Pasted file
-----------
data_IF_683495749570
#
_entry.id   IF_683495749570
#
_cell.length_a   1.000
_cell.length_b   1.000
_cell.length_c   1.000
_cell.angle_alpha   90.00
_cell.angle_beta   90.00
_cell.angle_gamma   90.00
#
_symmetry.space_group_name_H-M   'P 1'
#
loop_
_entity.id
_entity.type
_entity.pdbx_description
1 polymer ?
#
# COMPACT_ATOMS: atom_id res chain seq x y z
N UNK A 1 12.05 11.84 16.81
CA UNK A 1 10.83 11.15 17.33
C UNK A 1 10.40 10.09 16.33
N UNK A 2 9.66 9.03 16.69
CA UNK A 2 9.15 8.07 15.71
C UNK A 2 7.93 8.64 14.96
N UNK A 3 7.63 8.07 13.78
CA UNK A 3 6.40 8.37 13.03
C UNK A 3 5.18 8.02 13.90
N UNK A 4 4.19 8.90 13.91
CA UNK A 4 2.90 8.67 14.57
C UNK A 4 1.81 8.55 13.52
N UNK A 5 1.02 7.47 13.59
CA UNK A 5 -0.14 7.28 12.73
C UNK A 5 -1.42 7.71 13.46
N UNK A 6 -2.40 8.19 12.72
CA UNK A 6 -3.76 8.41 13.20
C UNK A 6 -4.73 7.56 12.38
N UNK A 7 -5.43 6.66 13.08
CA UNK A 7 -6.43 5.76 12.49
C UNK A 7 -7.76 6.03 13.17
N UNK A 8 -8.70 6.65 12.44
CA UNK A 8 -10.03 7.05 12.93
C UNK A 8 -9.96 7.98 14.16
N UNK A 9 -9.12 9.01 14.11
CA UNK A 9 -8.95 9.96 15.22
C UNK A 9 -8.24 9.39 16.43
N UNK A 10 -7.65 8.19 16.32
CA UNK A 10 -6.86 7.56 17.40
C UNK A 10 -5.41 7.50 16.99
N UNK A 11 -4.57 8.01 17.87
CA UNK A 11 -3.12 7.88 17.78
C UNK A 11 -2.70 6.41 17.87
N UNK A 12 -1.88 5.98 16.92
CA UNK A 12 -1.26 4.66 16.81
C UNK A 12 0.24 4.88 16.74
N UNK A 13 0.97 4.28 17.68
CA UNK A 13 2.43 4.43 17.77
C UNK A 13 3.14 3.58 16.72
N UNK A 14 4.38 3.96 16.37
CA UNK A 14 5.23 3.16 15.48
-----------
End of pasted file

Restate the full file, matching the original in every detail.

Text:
data_IF_683495749570
#
_entry.id   IF_683495749570
#
_cell.length_a   1.000
_cell.length_b   1.000
_cell.length_c   1.000
_cell.angle_alpha   90.00
_cell.angle_beta   90.00
_cell.angle_gamma   90.00
#
_symmetry.space_group_name_H-M   'P 1'
#
loop_
_entity.id
_entity.type
_entity.pdbx_description
1 polymer ?
#
# COMPACT_ATOMS: atom_id res chain seq x y z
N UNK A 1 12.05 11.84 16.81
CA UNK A 1 10.83 11.15 17.33
C UNK A 1 10.40 10.09 16.33
N UNK A 2 9.66 9.03 16.69
CA UNK A 2 9.15 8.07 15.71
C UNK A 2 7.93 8.64 14.96
N UNK A 3 7.63 8.07 13.78
CA UNK A 3 6.40 8.37 13.03
C UNK A 3 5.18 8.02 13.90
N UNK A 4 4.19 8.90 13.91
CA UNK A 4 2.90 8.67 14.57
C UNK A 4 1.81 8.55 13.52
N UNK A 5 1.02 7.47 13.59
CA UNK A 5 -0.14 7.28 12.73
C UNK A 5 -1.42 7.71 13.46
N UNK A 6 -2.40 8.19 12.72
CA UNK A 6 -3.76 8.41 13.20
C UNK A 6 -4.73 7.56 12.38
N UNK A 7 -5.43 6.66 13.08
CA UNK A 7 -6.43 5.76 12.49
C UNK A 7 -7.76 6.03 13.17
N UNK A 8 -8.70 6.65 12.44
CA UNK A 8 -10.03 7.05 12.93
C UNK A 8 -9.96 7.98 14.16
N UNK A 9 -9.12 9.01 14.11
CA UNK A 9 -8.95 9.96 15.22
C UNK A 9 -8.24 9.39 16.43
N UNK A 10 -7.65 8.19 16.32
CA UNK A 10 -6.86 7.56 17.40
C UNK A 10 -5.41 7.50 16.99
N UNK A 11 -4.57 8.01 17.87
CA UNK A 11 -3.12 7.88 17.78
C UNK A 11 -2.70 6.41 17.87
N UNK A 12 -1.88 5.98 16.92
CA UNK A 12 -1.26 4.66 16.81
C UNK A 12 0.24 4.88 16.74
N UNK A 13 0.97 4.28 17.68
CA UNK A 13 2.43 4.43 17.77
C UNK A 13 3.14 3.58 16.72
N UNK A 14 4.38 3.96 16.37
CA UNK A 14 5.23 3.16 15.48